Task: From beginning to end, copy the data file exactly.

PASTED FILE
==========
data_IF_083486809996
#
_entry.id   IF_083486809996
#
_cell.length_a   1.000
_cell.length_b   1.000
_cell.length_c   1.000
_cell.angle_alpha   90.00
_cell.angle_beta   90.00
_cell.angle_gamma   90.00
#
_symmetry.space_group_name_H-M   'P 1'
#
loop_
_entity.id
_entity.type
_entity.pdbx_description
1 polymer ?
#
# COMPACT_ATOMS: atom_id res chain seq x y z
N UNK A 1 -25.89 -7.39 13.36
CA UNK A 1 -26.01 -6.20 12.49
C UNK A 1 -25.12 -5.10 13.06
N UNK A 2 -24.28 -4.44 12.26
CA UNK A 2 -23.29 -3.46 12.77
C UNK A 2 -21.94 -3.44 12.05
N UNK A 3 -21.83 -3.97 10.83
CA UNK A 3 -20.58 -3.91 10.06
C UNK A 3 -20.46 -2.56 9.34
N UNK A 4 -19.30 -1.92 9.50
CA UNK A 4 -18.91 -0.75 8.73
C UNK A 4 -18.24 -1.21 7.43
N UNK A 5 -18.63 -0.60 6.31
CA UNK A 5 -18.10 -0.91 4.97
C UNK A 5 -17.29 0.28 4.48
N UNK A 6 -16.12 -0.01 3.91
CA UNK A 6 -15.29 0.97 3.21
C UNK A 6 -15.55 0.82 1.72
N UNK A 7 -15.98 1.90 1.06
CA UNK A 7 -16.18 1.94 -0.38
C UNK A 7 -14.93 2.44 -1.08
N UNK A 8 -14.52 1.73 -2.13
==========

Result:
data_IF_083486809996
#
_entry.id   IF_083486809996
#
_cell.length_a   1.000
_cell.length_b   1.000
_cell.length_c   1.000
_cell.angle_alpha   90.00
_cell.angle_beta   90.00
_cell.angle_gamma   90.00
#
_symmetry.space_group_name_H-M   'P 1'
#
loop_
_entity.id
_entity.type
_entity.pdbx_description
1 polymer ?
#
# COMPACT_ATOMS: atom_id res chain seq x y z
N UNK A 1 -25.89 -7.39 13.36
CA UNK A 1 -26.01 -6.20 12.49
C UNK A 1 -25.12 -5.10 13.06
N UNK A 2 -24.28 -4.44 12.26
CA UNK A 2 -23.29 -3.46 12.77
C UNK A 2 -21.94 -3.44 12.05
N UNK A 3 -21.83 -3.97 10.83
CA UNK A 3 -20.58 -3.91 10.06
C UNK A 3 -20.46 -2.56 9.34
N UNK A 4 -19.30 -1.92 9.50
CA UNK A 4 -18.91 -0.75 8.73
C UNK A 4 -18.24 -1.21 7.43
N UNK A 5 -18.63 -0.60 6.31
CA UNK A 5 -18.10 -0.91 4.97
C UNK A 5 -17.29 0.28 4.48
N UNK A 6 -16.12 -0.01 3.91
CA UNK A 6 -15.29 0.97 3.21
C UNK A 6 -15.55 0.82 1.72
N UNK A 7 -15.98 1.90 1.06
CA UNK A 7 -16.18 1.94 -0.38
C UNK A 7 -14.93 2.44 -1.08
N UNK A 8 -14.52 1.73 -2.13